begged to observe to hon. Gentlemen that the noble Lord had introduced an entirely new principle into his amendment. He did not propose that the principle adopted in England, that the landlord's repairs, and insurance, and other charges necessary to support the premises in their existing state of repair, should alone he added, but he expressly included rates and taxes. The noble Lord now contended, not merely that these charges of the landlord to keep the premises in repair should be included in the account, but that those charges which fall upon the tenant also should be added. He thought that was a point on which a discussion had before arisen, and that hon. Members on the opposite side of the House were content that the rule in England with respect to the Parliamentary franchise should be applied to Ireland. It was contended, however, that in England, by Mr. Poulett Scrope's Act, allowance was made in the account for the landlord's repairs and insurance, and that it was but just, therefore, to give to Ireland the same franchise. The proposition of the noble Lord, however, was on a completely different principle. He not only made an allowance for insurance, but also a provision for the tenant's rates and taxes taken into it. He relied, therefore, on the support of those who wished bona fide for the introduction of the English franchise as the rule on which Ireland should be governed; and he contended, that while they provided that the rateable amount should be 10l. they should make a deduction from that on account of repairs and insurance, which fell on the landlord—that that was the just principle to proceed upon, and that it was not just to take one uniform rate of deduction, say twenty or twenty-five per cent., and apply that only. Above all, however, he should contend that it was not just to make an abatement for the tenant's rates and taxes, because the English Parliamentary franchise was the net annual value for which the house would let after the payment of all charges which properly fell on the tenant, His grounds of objection to the plan of the noble Lord, therefore, were, first, that the tenant's rates and taxes should not be taken into account at all, and, secondly, that it was not just to apply one uniform allowance to franchises of all descriptions. He dismissed the first point, because those who agreed with him, that the English Parliamentary franchise should be the rule to proceed upon, would at once come to the conclusion to which he had referred, and he would apply himself to the second point, whether it was more just that an abatement for the landlord's repairs and insurance should be made according to the circumstances of each franchise, which was the proposition which he had made, or whether an addition of twenty-five per cent. should be made on account of these charges, which was the plan of the noble Lord opposite. First of all they were about to have in each individual case an estimate of the landlord's repairs and taxes. They were to go to the trouble of finding that because it had been expressly so provided by the clauses of a bill which had already passed this House, and it was not a question, therefore, whether they should go through the labour of determining it. Having obtained this, then they were to apply the rough average estimate to all cases. Now, he said, that was unjust, and that old and new houses should be considered according to different rules, and in the case of an old house all the difference should be made, and that in a case where a person rented part land and the rest house, it must be less than where it was a house exclusively. Supposing a house to be rented for 3l., and land to be rented to the amount of 7l., would that entitle the tenant to the franchise? The noble Lord proposed that he should have an abatement of twenty-five per cent., and that in a case of a house, the same rule should be adopted, and he (Sir R. Peel) said, that that was unjust. What was good for the house was not good for the case which he had suggested; and so far from making an allowance of twenty-five per cent. in case of land being rented, the amount of repairs would only sanction 2½ per cent. There should, besides, be a different rule for large and small houses. The noble Lord proposed to make an allowance of twenty-five per cent. in all cases; now, what was the case in England? The bill here had fixed one invariable rule. A great diversity of practice had existed, and an Act was passed requiring a uniformity of practice. They provided that no rate should be good which was not made on an estimate of the net annual value of the premises rented; and he now proposed that the franchise in Ireland should be the net annual value estimated in the same way, making the same deductions in each case for the landlord's repairs and insurance. That was the plan applied in England and without complaint, except on account of the great difficulty which existed in ascertaining the value, but that complaint had here been remedied by the Act to which he had already referred. He would now beg the attention of the House to some returns of the rate of allowances for landlords' repairs, insurance, &c., made in some large towns in England. In Bristol, the allowance varied, in small parishes, from 7½ per cent, to 14½, and even 16 per cent. In the old city itself, the deduction on the whole gross estimated rental was nearly 13½ per cent. In Worcester, the deduction averaged 12½ per cent.; in Bridgewater, it was about 10 per cent., and in Gloucester 9 per cent. If the noble Lord meant to abide by the English franchise, the proposition of the noble Lord was incompatible with that object. If, on the other hand, the noble Lord thought he had fixed the franchise too high, let him propose to reduce it; but, if it was proposed to adopt the parliamentary franchise of England, then he said, that the rule he (Sir Robert Peel) had proposed, would establish a franchise in exact conformity with it. He should, therefore, give his vote for the clause as it was now before them, and dissent from the proposition of the noble Lord.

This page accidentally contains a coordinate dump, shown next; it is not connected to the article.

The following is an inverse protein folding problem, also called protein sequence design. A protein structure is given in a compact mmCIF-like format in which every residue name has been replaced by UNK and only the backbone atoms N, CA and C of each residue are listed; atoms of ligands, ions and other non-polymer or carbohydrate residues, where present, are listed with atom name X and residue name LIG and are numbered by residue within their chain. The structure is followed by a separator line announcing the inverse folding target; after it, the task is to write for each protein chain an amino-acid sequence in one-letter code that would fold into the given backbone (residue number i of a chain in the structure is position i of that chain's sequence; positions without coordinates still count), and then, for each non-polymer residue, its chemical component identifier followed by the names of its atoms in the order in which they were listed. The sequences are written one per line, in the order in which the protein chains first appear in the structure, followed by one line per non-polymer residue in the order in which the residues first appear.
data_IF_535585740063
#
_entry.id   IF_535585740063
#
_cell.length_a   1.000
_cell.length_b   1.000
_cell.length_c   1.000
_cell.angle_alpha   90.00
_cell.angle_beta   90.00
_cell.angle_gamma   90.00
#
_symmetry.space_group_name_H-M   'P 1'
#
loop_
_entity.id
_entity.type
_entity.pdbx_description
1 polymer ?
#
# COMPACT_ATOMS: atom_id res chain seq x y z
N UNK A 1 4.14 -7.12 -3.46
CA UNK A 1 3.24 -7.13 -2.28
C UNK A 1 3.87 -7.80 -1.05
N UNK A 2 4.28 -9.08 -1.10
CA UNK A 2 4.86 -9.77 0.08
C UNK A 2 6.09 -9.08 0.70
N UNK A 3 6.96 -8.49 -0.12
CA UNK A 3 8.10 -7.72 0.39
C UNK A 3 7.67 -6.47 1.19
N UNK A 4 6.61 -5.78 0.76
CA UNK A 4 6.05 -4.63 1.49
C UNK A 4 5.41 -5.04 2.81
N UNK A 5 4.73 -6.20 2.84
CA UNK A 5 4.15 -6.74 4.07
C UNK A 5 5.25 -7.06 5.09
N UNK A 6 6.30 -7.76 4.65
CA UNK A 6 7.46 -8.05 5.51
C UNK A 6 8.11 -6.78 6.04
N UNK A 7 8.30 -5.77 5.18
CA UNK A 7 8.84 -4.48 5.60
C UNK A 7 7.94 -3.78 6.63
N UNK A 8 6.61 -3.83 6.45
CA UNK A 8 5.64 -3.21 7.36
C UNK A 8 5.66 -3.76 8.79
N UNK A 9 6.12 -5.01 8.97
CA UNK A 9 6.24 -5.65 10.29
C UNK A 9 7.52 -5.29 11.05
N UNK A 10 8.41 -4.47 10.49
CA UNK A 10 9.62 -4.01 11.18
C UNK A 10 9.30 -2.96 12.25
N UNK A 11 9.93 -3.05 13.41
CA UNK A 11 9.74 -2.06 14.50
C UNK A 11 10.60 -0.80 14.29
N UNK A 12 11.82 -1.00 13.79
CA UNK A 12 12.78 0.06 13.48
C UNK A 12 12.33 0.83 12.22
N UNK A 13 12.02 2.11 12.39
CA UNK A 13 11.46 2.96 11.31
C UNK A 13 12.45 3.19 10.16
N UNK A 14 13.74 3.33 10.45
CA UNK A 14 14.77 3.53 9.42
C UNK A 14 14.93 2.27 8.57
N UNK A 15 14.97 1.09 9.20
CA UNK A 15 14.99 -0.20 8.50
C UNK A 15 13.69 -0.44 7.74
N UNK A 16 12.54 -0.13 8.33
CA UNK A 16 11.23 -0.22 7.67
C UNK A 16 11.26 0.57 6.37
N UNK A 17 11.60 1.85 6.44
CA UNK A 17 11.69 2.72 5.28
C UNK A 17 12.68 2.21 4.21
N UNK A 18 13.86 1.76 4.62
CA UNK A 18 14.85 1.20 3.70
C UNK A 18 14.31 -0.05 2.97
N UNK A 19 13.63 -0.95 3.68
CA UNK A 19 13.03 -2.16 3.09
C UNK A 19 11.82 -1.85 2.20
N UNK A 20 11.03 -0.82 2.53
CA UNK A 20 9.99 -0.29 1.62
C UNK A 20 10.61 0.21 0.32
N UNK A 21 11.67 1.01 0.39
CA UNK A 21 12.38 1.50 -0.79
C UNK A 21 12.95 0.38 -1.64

Viscount Morpeth